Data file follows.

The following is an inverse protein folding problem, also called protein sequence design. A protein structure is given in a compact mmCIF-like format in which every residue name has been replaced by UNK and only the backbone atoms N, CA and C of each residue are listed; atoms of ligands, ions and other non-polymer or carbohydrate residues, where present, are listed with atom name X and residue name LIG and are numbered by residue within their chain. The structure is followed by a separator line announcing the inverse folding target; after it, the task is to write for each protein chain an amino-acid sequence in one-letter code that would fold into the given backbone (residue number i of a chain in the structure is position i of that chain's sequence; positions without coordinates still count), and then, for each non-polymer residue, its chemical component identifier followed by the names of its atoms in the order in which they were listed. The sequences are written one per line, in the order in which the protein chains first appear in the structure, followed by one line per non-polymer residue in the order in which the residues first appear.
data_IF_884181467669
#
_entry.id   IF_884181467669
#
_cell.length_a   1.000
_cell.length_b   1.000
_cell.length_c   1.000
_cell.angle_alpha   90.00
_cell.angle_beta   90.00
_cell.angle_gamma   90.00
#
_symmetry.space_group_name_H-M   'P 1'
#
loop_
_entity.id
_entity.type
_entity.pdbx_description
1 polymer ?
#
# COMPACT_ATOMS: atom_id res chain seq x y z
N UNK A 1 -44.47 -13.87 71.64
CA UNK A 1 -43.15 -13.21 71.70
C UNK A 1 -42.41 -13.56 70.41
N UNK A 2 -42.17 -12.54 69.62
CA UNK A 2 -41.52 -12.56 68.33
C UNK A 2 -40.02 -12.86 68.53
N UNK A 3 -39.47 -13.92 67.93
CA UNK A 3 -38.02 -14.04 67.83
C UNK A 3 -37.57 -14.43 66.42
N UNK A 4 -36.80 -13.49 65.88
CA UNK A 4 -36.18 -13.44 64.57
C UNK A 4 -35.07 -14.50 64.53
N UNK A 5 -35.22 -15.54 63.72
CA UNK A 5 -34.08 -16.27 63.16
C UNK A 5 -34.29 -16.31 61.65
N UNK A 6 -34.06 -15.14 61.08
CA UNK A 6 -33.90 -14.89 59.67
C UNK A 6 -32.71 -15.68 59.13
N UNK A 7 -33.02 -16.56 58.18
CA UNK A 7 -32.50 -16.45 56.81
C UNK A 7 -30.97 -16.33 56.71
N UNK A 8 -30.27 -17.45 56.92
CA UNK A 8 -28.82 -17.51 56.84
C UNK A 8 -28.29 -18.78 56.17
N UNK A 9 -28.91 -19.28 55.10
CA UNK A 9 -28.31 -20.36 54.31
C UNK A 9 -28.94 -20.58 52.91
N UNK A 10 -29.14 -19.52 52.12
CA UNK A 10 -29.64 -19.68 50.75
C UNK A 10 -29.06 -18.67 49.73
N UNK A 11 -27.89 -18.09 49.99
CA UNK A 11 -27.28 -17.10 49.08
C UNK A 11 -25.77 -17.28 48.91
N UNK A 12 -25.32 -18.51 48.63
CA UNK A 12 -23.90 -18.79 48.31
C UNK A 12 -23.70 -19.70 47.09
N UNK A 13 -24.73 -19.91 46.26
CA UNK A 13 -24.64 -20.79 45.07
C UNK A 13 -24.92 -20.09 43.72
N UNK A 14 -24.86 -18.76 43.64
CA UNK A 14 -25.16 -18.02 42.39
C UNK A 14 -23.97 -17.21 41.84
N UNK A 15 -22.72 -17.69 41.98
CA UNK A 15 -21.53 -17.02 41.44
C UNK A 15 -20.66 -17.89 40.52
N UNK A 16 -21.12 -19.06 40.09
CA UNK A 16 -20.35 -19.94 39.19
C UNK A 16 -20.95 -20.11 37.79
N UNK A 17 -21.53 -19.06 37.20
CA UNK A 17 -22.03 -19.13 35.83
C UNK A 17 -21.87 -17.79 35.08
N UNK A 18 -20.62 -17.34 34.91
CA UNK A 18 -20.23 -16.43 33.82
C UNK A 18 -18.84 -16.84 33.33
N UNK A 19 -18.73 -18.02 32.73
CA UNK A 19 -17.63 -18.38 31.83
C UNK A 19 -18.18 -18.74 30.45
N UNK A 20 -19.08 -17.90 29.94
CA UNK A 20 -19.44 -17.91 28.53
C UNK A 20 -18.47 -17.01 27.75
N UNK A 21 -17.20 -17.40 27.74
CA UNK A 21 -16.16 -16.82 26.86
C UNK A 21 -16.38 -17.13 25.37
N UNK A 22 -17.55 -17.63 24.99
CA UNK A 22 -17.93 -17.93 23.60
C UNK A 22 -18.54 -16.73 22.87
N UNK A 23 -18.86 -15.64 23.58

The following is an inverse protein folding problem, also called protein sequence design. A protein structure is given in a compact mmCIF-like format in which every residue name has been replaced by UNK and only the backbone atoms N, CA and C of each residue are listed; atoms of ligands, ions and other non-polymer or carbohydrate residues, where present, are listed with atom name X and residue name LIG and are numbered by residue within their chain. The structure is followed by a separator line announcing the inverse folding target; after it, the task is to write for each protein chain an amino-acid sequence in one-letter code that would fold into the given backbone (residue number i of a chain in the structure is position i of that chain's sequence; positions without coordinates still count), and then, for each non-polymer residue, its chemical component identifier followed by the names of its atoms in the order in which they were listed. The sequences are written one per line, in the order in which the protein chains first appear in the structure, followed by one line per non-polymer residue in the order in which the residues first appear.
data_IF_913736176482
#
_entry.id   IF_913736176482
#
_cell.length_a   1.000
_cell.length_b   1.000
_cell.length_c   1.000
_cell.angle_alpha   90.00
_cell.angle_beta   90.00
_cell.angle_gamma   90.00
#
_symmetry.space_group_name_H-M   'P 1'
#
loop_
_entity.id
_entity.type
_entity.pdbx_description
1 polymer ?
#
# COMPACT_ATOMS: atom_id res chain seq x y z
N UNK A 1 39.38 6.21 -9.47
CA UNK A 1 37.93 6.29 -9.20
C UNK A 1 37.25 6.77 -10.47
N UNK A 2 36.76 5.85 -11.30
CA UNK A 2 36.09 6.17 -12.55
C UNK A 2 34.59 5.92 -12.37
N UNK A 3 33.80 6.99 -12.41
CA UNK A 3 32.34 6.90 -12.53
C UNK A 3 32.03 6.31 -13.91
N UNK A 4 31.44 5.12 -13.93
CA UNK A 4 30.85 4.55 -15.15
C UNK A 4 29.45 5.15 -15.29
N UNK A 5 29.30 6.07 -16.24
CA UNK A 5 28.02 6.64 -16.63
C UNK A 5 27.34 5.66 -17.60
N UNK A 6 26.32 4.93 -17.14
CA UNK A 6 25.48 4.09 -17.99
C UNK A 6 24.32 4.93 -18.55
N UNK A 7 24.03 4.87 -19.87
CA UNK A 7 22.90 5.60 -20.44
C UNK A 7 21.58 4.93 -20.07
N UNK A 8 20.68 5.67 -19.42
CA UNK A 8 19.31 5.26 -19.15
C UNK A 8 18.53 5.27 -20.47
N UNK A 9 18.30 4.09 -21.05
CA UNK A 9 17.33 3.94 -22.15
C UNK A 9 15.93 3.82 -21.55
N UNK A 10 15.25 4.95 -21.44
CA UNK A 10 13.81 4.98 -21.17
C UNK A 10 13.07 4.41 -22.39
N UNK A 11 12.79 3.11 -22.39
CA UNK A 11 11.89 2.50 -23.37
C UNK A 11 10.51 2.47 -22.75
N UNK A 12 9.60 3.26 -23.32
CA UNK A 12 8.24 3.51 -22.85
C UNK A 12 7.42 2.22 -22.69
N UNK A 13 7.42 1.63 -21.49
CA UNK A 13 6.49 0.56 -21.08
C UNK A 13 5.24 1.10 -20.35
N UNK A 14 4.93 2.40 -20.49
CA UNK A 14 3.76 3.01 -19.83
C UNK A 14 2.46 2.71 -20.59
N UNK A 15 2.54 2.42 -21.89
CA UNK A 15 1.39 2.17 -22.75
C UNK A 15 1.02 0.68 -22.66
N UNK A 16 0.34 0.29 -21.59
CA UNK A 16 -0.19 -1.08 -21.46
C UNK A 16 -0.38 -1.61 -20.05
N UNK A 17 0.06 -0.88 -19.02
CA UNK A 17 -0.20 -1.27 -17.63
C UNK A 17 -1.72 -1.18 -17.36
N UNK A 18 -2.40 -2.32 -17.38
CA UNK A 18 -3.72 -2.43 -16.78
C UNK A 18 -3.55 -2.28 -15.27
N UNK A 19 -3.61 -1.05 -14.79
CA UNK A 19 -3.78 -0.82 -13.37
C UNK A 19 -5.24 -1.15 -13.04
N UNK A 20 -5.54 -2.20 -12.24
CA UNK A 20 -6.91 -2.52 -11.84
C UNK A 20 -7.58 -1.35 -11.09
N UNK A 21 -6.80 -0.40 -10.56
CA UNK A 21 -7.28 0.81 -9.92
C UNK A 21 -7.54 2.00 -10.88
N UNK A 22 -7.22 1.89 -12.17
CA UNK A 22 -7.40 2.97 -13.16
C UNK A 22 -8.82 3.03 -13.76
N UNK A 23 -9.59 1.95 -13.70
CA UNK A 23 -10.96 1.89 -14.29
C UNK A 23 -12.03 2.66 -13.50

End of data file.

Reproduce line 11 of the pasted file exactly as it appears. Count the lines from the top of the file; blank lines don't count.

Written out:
_cell.angle_gamma   90.00